Ildar Rakhmatulin's PIEEG Aims to Turn Your Raspberry Pi Into a Brain-Computer Interface

Add-on board offers connectivity to electroencephalograph electrodes — and supporting software for capture and visualization.

Maker Ildar Rakhmatulin is working to make entry-level brain-computer interfaces affordable and easy to build, designing an open source add-on for the Raspberry Pi family of single-board computers to interface with electroencephalograph sensors: the PIEEG.

"This project is the result of several years of work on the development of BCI [Brain-Computer Interfaces]," Rakhmatulin explains. "We believe that the easiest way to get started with bio-signals is to use a shield."

A compact add-on board for the Raspberry Pi aims to make EEG experimentation easier. (📹: Ildar Rakhmatulin)

That's exactly what Rakhmatulin has designed: A board which connects to the general-purpose input/output (GPIO) header of a Raspberry Pi single-board computer and acts as an interface to a head-worn EEG sensor — picking up the minute electrical signals of brain activity and amplifying them for processing on the device.

In theory, the process is simple - but there are a few gotchas. For starters, the Raspberry Pi must be entirely isolated from mains power — meaning you have to run it from a battery, and use a display which is in turn powered by the Raspberry Pi or via a battery. For the best signal, you also have to wear insulated shoes — and real-time readings need a mix of C/C++ for reading the sensors and Python for processing and visualization.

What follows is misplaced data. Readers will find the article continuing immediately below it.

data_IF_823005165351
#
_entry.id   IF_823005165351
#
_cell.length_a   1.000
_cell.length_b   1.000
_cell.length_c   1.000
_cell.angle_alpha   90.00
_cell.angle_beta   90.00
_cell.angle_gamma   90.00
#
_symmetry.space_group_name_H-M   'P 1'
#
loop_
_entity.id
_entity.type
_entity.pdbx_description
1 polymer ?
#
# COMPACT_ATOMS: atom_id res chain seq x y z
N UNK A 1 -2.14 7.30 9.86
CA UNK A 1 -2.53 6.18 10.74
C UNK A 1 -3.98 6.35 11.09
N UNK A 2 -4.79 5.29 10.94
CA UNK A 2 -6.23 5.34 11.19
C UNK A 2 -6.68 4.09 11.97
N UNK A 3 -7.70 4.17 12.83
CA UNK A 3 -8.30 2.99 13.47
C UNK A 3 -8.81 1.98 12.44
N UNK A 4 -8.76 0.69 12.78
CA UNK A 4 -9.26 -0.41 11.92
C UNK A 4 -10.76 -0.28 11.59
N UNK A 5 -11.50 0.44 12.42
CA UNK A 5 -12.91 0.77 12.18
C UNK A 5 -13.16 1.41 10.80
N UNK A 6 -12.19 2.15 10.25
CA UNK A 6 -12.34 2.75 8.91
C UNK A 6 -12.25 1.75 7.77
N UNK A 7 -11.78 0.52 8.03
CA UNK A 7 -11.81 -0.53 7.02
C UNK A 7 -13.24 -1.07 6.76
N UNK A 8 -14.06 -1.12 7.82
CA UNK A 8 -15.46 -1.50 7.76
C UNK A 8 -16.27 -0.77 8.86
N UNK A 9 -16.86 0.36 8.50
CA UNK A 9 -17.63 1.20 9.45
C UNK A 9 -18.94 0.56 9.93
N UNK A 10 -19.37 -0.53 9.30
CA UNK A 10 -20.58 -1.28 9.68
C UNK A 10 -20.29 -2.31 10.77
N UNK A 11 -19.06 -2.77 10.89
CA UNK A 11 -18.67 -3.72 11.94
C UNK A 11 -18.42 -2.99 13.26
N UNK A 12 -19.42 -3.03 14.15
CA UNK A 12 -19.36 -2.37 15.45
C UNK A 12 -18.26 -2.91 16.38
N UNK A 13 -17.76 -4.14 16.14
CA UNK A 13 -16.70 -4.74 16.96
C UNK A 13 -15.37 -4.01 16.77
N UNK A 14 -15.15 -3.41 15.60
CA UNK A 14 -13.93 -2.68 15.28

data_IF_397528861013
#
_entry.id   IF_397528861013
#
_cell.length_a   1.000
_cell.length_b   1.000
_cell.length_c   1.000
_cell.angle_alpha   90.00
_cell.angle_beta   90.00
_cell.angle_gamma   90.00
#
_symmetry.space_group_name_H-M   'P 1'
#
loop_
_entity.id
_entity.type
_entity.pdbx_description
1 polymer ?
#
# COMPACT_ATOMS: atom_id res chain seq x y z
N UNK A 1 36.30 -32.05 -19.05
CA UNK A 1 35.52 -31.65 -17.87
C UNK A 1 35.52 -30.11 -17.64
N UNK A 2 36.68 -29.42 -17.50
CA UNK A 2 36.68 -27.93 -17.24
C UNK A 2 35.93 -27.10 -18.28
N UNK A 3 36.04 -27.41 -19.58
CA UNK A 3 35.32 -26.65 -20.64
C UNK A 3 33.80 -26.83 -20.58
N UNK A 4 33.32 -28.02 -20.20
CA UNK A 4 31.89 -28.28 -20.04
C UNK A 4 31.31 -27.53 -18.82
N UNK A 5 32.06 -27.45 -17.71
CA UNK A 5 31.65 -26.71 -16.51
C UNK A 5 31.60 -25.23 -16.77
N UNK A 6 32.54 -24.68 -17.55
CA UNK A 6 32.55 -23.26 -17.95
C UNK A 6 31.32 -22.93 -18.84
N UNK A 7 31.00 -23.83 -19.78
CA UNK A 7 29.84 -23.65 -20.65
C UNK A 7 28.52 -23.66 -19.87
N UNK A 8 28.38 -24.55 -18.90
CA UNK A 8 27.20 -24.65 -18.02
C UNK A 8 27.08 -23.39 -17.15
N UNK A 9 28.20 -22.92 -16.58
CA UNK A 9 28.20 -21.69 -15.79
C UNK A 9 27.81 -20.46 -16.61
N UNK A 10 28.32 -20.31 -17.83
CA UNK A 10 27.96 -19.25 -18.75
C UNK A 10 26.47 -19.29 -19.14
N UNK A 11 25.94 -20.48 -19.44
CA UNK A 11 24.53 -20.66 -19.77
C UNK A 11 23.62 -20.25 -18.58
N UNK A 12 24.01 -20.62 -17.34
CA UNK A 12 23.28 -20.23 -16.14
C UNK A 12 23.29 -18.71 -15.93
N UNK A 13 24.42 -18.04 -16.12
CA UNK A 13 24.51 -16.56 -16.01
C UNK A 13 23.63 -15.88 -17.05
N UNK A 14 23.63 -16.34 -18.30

At the same time as the Raspberry Pi add-on, Rakhmatulin is working on bringing the same capabilities to the NVIDIA Jetson Nano range — using a specially-shaped PCB to work around the heatsink which keeps the board's system-on-module cool.

Source code for the project is available on Rakhmatulin's GitHub repository, though promised design files for the hardware have not yet been uploaded — and the whole thing is very clearly marked as a work-in-progress.

Gareth Halfacree
Freelance journalist, technical author, hacker, tinkerer, erstwhile sysadmin. For hire:
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